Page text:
17. 17. Low cost models Ikea reverse positioning ©2010 Deloitte, S.L. All rights reserved.
  18. 18. Product & value proposal 18 ©2010 Deloitte, S.L. All rights reserved.
  19. 19. The value proposal The basic thinking behind all IKEA products is that low prices make well-designed, functional home furnishings available to everyone 19 ©2010 Deloitte, S.L. All rights reserved.
  20. 20. Price & quality focussed on customer needs  Customer perspective -  Price  Cost -  Low-cost resulting from design and customer cooperation not only quality -  Availability to upgrade product/services -  Use of dynamic pricing •  Low-end segment as extended client base •  Increase frequency based on affordable prices and supplementary products triggered by price •  Value chain integration 20 ©2010 Deloitte, S.L. All rights reserved.
  21. 21. Efficient operating model •  High level of collaboration with their manufacturing partners •  Promoting cost- efficiency initiatives •  Own distribution •  Stores structure & Desing •  Logistics efficiency through flat packs •  Low price location 21 ©2010 Deloitte, S.L. All rights reserved.
  22. 22. Extended scope offering food service as a part of the purchase experience 22 ©2010 Deloitte, S.L. All rights reserved.
  23. 23. Other issues & curiosities •  175 Mio copies annually (3 times the bible) •  27 languages / 35 countries •  70% marketing budget 23 ©2010 Deloitte, S.L. All rights reserved.
  24. 24. Low cost models Ryanair Low-cost through efficient Operations ©2010 Deloitte, S.L. All rights reserved.
  25. 25. Low Cost Carriers The key principle “The other airlines are asking how they can put up fares. We are asking how we could get rid of them” Michael O’Leary Ryanair Ceo Uk Sunday times interview 2001 25 ©2010 Deloitte, S.L. All rights reserved.
  26. 26. Ryanair is Europe’s leading scheduled passenger airline 2009 key figures •  Traffic grew by 15% to 59m passengers •  Average scheduled turnaround 25 minutes •  Average fare 40€ •  Operating revenue amounted to 2.942m€ •  In 2009, Ryanair has opened 223 new routes •  Year end feet with 181 Boeing 737-800 •  6.369 employees 26 ©2010 Deloitte, S.L. All rights reserved.
  27. 27. The growth of low cost airlines has radically altered the nature of competition within the airline industry Ryanair Top 3 average •  In terms of operating costs per available seat Kilometre (ASK), Passengers 58,6m 33,1m the gap of the three top three Flights on time 90% 83% players and Ryanair was 64%, Missed bags per 1.000 pax 0,6 15 mainly due to lower distribution Passenger per employee 9.195 693 cost and aircraft efficiency •  High level of customer service Source: Ryanair’s annual report 2009 is provided in LCC (more flights on time and less missed bags per 1.000 pax) •  Employee productivity is one of the main differences between the top three and LCC •  The load factor of LCC on average is up to 80% while regular airlines achieve 75%. Ryanair has increased the number of passengers carried Source: IATA during 2009 up to 58,6m Source: IATA cost analysis 2005 27 ©2010 Deloitte, S.L. All rights reserved.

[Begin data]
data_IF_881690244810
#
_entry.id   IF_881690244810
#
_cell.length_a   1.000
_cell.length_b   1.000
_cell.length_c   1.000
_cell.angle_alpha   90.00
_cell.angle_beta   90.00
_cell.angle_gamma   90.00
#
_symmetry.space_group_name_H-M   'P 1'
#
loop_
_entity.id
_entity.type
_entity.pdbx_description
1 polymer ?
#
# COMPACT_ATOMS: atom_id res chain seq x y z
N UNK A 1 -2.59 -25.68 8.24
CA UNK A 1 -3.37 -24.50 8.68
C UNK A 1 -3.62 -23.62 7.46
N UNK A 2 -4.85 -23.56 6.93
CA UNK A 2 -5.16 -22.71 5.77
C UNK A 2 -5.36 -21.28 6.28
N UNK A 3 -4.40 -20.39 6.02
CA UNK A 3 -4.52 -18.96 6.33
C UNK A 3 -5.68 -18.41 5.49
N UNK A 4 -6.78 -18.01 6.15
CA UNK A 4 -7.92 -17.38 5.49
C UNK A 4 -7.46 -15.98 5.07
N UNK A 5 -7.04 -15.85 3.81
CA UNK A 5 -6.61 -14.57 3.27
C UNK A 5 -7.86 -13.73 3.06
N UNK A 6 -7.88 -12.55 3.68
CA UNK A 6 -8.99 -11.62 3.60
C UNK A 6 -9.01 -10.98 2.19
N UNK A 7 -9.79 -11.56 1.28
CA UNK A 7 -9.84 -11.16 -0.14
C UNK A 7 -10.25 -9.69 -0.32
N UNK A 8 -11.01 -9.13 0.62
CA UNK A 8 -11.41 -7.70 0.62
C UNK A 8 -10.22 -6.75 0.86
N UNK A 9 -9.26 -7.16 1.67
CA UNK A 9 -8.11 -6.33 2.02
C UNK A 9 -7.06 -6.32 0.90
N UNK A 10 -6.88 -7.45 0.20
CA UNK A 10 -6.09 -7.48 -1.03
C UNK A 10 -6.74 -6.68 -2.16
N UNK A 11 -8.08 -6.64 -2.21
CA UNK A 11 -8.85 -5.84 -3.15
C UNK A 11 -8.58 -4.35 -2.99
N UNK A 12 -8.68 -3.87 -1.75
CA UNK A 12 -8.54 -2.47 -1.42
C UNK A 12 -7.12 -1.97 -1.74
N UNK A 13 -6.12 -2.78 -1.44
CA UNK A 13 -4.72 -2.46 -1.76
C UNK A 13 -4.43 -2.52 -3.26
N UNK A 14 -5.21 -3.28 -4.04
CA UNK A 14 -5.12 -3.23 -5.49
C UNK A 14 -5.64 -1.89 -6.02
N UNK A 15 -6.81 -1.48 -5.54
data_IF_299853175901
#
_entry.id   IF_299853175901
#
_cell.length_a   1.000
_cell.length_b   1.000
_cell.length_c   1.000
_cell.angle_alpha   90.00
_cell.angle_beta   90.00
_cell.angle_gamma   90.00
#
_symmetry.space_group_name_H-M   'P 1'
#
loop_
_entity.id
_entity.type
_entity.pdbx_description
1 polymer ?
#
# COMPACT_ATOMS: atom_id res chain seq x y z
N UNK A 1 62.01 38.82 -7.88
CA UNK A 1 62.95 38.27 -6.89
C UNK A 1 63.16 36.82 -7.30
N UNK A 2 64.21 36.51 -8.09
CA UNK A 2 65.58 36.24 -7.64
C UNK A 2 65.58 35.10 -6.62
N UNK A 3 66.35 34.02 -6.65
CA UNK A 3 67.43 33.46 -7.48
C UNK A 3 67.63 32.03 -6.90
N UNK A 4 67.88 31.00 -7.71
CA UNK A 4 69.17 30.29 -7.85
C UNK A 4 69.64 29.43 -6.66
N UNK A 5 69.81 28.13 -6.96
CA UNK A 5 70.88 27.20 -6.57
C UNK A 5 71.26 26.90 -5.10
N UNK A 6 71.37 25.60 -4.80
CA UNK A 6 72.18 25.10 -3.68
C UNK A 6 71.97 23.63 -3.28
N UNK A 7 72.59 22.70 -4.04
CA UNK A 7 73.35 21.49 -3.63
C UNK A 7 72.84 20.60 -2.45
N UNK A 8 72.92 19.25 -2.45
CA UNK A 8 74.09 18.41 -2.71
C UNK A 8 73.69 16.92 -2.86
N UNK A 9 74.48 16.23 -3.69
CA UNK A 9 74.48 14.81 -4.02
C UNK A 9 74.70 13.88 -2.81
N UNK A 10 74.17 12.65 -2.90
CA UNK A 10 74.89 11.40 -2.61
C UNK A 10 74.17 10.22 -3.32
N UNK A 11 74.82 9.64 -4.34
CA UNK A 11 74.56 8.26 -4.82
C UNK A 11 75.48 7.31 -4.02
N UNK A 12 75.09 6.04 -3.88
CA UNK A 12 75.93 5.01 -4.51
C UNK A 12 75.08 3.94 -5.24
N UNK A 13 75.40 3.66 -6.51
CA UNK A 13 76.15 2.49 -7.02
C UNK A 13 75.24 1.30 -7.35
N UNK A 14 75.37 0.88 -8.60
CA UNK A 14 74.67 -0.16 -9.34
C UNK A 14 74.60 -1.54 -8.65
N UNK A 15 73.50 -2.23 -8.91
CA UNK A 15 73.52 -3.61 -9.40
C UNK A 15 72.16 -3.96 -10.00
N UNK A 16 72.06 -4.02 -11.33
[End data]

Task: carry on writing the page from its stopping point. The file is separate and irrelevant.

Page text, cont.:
28. 28. The main differences between Low-cost and traditional carriers Low cost airline Traditional airline •  Higher seat density (single class) •  Different passengers class •  Fast turnarounds (25min aprox.) •  Slow turnaround by using major airports Utilization •  Short-haul flights with more traffic •  Long and short haul routes with transfers •  No frills •  Catering, lounges, entertaiment Frills programmes •  Secondary airports with lower •  Main airports (more expensive) Aiports landing fees •  Online booking •  Use of direct and indirect channels Retail •  Standarized fleet •  Various aircrafts Fleet •  High variable proportion of salary •  High basic salaries (less variable perct.) Personnel •  No unions •  Trade union affiliation 28 Source: ELFAA presentation (2005) ©2010 Deloitte, S.L. All rights reserved.
  29. 29. Ryanair operating revenue come from ticketing and ancillary revenues mainly sold in their web page Ancillary revenues Scheduled revenues 29 ©2010 Deloitte, S.L. All rights reserved.
  30. 30. In 2009, Ryanair’s ancillary revenues represented 20% of their operating revenue Differentiated between booked in ryanair.com or via a Call Centre or Airport •  Online Check-In •  Checked Baggage Fees Non-flight •  Administration Fee •  Infant Equipment schedules •  Priority Boarding Fee •  Sports Equipment •  Airport Boarding Card Re-issue •  Musical Instrument •  Infant Fee •  Flight Change Fees •  Onboard sales of beverages, food and •  Ryanair in-flight magazine merchandise •  Communications service (On Air) In-flight •  Overhead lockers •  Advertising onboard, •  Credit card •  Cruises (Costa) •  Bus & rail tickets •  Gambling Internet •  Accommodation reservations •  Travel insurance •  Merchandise: gift vouchers Car hire •  Ryanair has an exclusive relationship with Hertz and receives a fee per passenger 30 ©2010 Deloitte, S.L. All rights reserved.
  31. 31. Ryanair continuously focuses on cost-containment and operating efficiencies Strategies Cost impact Revenue impact •  Operate in secondary airports •  Short-haul routes (1.55h on average) and fast Airport access turnarounds (25 min) and handling •  Outdoor boarding stairs and less convenient cost gates •  Baggage check-in fee •  Standarized fleet 737-800 buyed to a single manufacturer: Aircraft operating costs •  Aircraft •  Single class utilization & maintenance •  Leather seats •  Traffic •  Ancillary revenues •  Direct sales via www.ryanair.com Distribution •  External contractors for ticketing, passenger & aircraft handling •  Productivity-based pay incentives Staff •  Kiosk-based check-in 31 ©2010 Deloitte, S.L. All rights reserved.